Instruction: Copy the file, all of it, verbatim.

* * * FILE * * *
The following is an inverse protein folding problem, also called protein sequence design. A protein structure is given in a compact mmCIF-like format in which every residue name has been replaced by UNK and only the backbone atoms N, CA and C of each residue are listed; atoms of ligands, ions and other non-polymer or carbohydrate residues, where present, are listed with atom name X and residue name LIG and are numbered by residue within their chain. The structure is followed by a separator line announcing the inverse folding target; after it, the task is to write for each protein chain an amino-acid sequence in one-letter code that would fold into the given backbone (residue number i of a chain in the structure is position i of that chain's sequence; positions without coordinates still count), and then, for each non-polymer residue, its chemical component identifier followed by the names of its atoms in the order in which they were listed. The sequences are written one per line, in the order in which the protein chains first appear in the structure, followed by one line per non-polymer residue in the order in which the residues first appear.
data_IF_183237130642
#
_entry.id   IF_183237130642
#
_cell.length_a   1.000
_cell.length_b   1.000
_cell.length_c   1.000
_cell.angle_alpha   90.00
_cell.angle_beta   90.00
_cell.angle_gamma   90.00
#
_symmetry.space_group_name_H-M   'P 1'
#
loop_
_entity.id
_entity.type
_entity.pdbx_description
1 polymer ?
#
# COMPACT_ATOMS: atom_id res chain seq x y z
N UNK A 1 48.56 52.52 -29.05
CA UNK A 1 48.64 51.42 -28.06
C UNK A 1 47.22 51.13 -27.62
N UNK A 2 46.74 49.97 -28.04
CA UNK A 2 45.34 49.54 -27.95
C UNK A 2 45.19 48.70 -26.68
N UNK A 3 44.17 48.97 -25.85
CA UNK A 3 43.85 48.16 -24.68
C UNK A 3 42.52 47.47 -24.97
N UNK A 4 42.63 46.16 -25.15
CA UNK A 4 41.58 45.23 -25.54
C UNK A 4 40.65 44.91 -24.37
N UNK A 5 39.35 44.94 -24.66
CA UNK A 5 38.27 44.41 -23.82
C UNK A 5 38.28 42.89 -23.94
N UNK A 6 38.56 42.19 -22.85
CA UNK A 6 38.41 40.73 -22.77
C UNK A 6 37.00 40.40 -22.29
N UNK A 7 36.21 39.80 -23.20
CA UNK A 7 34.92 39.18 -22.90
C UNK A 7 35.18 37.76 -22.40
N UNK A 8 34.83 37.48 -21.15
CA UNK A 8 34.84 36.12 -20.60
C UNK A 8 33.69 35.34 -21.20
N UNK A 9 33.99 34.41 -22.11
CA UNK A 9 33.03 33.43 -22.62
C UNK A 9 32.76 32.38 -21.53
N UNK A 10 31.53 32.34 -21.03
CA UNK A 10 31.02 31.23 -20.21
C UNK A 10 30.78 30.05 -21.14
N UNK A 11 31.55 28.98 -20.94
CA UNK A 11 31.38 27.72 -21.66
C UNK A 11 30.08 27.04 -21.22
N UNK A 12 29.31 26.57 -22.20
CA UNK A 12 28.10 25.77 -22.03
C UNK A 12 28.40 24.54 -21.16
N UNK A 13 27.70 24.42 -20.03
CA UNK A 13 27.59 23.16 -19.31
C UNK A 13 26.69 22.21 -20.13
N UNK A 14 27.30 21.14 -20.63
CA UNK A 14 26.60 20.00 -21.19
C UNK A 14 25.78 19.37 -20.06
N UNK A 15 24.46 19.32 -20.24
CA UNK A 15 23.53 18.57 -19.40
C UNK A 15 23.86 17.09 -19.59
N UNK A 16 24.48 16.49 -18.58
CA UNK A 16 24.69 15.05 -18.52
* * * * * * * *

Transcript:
The following is an inverse protein folding problem, also called protein sequence design. A protein structure is given in a compact mmCIF-like format in which every residue name has been replaced by UNK and only the backbone atoms N, CA and C of each residue are listed; atoms of ligands, ions and other non-polymer or carbohydrate residues, where present, are listed with atom name X and residue name LIG and are numbered by residue within their chain. The structure is followed by a separator line announcing the inverse folding target; after it, the task is to write for each protein chain an amino-acid sequence in one-letter code that would fold into the given backbone (residue number i of a chain in the structure is position i of that chain's sequence; positions without coordinates still count), and then, for each non-polymer residue, its chemical component identifier followed by the names of its atoms in the order in which they were listed. The sequences are written one per line, in the order in which the protein chains first appear in the structure, followed by one line per non-polymer residue in the order in which the residues first appear.
data_IF_183237130642
#
_entry.id   IF_183237130642
#
_cell.length_a   1.000
_cell.length_b   1.000
_cell.length_c   1.000
_cell.angle_alpha   90.00
_cell.angle_beta   90.00
_cell.angle_gamma   90.00
#
_symmetry.space_group_name_H-M   'P 1'
#
loop_
_entity.id
_entity.type
_entity.pdbx_description
1 polymer ?
#
# COMPACT_ATOMS: atom_id res chain seq x y z
N UNK A 1 48.56 52.52 -29.05
CA UNK A 1 48.64 51.42 -28.06
C UNK A 1 47.22 51.13 -27.62
N UNK A 2 46.74 49.97 -28.04
CA UNK A 2 45.34 49.54 -27.95
C UNK A 2 45.19 48.70 -26.68
N UNK A 3 44.17 48.97 -25.85
CA UNK A 3 43.85 48.16 -24.68
C UNK A 3 42.52 47.47 -24.97
N UNK A 4 42.63 46.16 -25.15
CA UNK A 4 41.58 45.23 -25.54
C UNK A 4 40.65 44.91 -24.37
N UNK A 5 39.35 44.94 -24.66
CA UNK A 5 38.27 44.41 -23.82
C UNK A 5 38.28 42.89 -23.94
N UNK A 6 38.56 42.19 -22.85
CA UNK A 6 38.41 40.73 -22.77
C UNK A 6 37.00 40.40 -22.29
N UNK A 7 36.21 39.80 -23.20
CA UNK A 7 34.92 39.18 -22.90
C UNK A 7 35.18 37.76 -22.40
N UNK A 8 34.83 37.48 -21.15
CA UNK A 8 34.84 36.12 -20.60
C UNK A 8 33.69 35.34 -21.20
N UNK A 9 33.99 34.41 -22.11
CA UNK A 9 33.03 33.43 -22.62
C UNK A 9 32.76 32.38 -21.53
N UNK A 10 31.53 32.34 -21.03
CA UNK A 10 31.02 31.23 -20.21
C UNK A 10 30.78 30.05 -21.14
N UNK A 11 31.55 28.98 -20.94
CA UNK A 11 31.38 27.72 -21.66
C UNK A 11 30.08 27.04 -21.22
N UNK A 12 29.31 26.57 -22.20
CA UNK A 12 28.10 25.77 -22.03
C UNK A 12 28.40 24.54 -21.16
N UNK A 13 27.70 24.42 -20.03
CA UNK A 13 27.59 23.16 -19.31
C UNK A 13 26.69 22.21 -20.13
N UNK A 14 27.30 21.14 -20.63
CA UNK A 14 26.60 20.00 -21.19
C UNK A 14 25.78 19.37 -20.06
N UNK A 15 24.46 19.32 -20.24
CA UNK A 15 23.53 18.57 -19.40
C UNK A 15 23.86 17.09 -19.59
N UNK A 16 24.48 16.49 -18.58
CA UNK A 16 24.69 15.05 -18.52